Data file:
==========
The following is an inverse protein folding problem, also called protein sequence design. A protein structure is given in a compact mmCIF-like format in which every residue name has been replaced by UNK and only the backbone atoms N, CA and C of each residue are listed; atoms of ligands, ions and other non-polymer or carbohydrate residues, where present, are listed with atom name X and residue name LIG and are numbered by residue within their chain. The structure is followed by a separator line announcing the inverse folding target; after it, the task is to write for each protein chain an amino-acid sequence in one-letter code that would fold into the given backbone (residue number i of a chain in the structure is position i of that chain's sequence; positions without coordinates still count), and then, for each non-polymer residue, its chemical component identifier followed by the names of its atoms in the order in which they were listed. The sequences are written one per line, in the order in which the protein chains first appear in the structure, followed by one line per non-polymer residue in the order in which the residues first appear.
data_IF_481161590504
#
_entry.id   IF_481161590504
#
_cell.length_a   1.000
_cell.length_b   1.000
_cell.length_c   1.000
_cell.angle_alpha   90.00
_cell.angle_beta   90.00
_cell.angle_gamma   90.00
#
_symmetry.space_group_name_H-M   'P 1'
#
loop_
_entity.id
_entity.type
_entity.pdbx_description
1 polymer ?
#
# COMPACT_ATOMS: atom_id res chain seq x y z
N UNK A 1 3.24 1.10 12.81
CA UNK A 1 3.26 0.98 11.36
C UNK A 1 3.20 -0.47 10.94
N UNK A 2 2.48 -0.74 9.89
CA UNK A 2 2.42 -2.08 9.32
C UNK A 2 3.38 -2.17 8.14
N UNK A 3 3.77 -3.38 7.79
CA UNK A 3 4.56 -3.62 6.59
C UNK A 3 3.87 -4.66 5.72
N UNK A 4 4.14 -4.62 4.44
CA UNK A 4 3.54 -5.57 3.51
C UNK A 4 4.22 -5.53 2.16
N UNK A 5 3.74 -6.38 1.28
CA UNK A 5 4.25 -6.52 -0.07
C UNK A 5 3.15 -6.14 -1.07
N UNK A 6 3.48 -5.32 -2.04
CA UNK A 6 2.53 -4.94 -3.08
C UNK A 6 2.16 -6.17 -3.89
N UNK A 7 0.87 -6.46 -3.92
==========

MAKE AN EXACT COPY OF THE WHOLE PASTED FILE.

The following is an inverse protein folding problem, also called protein sequence design. A protein structure is given in a compact mmCIF-like format in which every residue name has been replaced by UNK and only the backbone atoms N, CA and C of each residue are listed; atoms of ligands, ions and other non-polymer or carbohydrate residues, where present, are listed with atom name X and residue name LIG and are numbered by residue within their chain. The structure is followed by a separator line announcing the inverse folding target; after it, the task is to write for each protein chain an amino-acid sequence in one-letter code that would fold into the given backbone (residue number i of a chain in the structure is position i of that chain's sequence; positions without coordinates still count), and then, for each non-polymer residue, its chemical component identifier followed by the names of its atoms in the order in which they were listed. The sequences are written one per line, in the order in which the protein chains first appear in the structure, followed by one line per non-polymer residue in the order in which the residues first appear.
data_IF_481161590504
#
_entry.id   IF_481161590504
#
_cell.length_a   1.000
_cell.length_b   1.000
_cell.length_c   1.000
_cell.angle_alpha   90.00
_cell.angle_beta   90.00
_cell.angle_gamma   90.00
#
_symmetry.space_group_name_H-M   'P 1'
#
loop_
_entity.id
_entity.type
_entity.pdbx_description
1 polymer ?
#
# COMPACT_ATOMS: atom_id res chain seq x y z
N UNK A 1 3.24 1.10 12.81
CA UNK A 1 3.26 0.98 11.36
C UNK A 1 3.20 -0.47 10.94
N UNK A 2 2.48 -0.74 9.89
CA UNK A 2 2.42 -2.08 9.32
C UNK A 2 3.38 -2.17 8.14
N UNK A 3 3.77 -3.38 7.79
CA UNK A 3 4.56 -3.62 6.59
C UNK A 3 3.87 -4.66 5.72
N UNK A 4 4.14 -4.62 4.44
CA UNK A 4 3.54 -5.57 3.51
C UNK A 4 4.22 -5.53 2.16
N UNK A 5 3.74 -6.38 1.28
CA UNK A 5 4.25 -6.52 -0.07
C UNK A 5 3.15 -6.14 -1.07
N UNK A 6 3.48 -5.32 -2.04
CA UNK A 6 2.53 -4.94 -3.08
C UNK A 6 2.16 -6.17 -3.89
N UNK A 7 0.87 -6.46 -3.92